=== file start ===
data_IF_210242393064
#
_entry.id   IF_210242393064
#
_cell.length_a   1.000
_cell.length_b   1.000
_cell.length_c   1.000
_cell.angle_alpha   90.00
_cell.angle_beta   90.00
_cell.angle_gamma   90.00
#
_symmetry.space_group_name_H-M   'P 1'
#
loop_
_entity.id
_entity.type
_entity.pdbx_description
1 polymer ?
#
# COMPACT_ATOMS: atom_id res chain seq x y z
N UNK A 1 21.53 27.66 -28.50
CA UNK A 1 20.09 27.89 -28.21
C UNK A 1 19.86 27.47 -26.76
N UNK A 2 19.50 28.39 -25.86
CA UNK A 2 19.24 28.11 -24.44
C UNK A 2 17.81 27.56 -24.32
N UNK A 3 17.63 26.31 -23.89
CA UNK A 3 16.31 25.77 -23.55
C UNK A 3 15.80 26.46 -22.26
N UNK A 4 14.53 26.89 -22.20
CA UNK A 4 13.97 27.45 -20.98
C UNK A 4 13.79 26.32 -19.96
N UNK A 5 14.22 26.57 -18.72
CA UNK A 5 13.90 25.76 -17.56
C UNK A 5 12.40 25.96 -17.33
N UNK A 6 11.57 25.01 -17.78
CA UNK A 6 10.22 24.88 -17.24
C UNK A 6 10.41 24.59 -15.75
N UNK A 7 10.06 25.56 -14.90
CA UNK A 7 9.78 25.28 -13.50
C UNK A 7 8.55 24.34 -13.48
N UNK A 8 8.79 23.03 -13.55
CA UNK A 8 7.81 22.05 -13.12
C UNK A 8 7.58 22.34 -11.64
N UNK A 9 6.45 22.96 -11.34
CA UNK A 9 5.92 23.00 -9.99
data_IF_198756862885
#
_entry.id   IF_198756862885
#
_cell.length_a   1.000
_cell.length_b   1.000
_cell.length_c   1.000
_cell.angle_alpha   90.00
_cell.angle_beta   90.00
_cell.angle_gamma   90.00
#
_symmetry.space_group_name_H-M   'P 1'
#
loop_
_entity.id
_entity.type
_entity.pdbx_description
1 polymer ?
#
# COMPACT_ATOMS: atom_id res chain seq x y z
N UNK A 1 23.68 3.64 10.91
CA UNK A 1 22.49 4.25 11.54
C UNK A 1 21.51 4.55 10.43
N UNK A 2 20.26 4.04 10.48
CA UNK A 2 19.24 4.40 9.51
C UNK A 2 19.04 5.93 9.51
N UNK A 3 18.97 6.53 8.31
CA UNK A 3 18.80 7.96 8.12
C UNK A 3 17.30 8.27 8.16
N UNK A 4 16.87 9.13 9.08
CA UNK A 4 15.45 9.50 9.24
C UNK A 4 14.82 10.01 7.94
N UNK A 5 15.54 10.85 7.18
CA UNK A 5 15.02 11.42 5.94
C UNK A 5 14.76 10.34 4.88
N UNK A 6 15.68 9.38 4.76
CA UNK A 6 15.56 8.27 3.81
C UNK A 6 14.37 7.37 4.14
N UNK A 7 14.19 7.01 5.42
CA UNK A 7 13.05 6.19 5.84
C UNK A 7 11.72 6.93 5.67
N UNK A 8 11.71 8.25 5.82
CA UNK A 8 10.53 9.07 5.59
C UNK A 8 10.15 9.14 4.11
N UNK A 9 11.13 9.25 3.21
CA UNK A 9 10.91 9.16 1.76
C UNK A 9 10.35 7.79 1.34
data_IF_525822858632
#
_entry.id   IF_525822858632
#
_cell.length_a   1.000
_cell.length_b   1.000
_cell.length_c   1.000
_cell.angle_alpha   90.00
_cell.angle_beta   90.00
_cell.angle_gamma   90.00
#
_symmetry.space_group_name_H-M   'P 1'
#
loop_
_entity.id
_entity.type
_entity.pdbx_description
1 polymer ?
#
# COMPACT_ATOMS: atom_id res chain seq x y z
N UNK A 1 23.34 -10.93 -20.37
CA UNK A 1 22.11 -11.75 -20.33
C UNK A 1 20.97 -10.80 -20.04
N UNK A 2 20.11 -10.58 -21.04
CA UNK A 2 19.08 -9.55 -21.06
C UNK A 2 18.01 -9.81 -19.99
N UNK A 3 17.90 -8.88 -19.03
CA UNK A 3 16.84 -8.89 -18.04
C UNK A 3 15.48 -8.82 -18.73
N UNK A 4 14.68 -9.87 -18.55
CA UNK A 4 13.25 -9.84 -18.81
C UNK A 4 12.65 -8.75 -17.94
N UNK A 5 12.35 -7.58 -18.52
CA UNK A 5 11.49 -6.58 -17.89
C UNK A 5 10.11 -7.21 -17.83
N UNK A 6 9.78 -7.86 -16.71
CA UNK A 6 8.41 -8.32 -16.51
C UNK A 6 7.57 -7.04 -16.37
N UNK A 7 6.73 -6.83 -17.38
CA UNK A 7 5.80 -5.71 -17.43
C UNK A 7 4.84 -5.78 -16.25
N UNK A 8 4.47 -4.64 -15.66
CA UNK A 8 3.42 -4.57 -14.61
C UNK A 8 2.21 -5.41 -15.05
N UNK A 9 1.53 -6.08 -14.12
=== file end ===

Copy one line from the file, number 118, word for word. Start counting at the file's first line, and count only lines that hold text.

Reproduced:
CA UNK A 2 19.08 -9.55 -21.06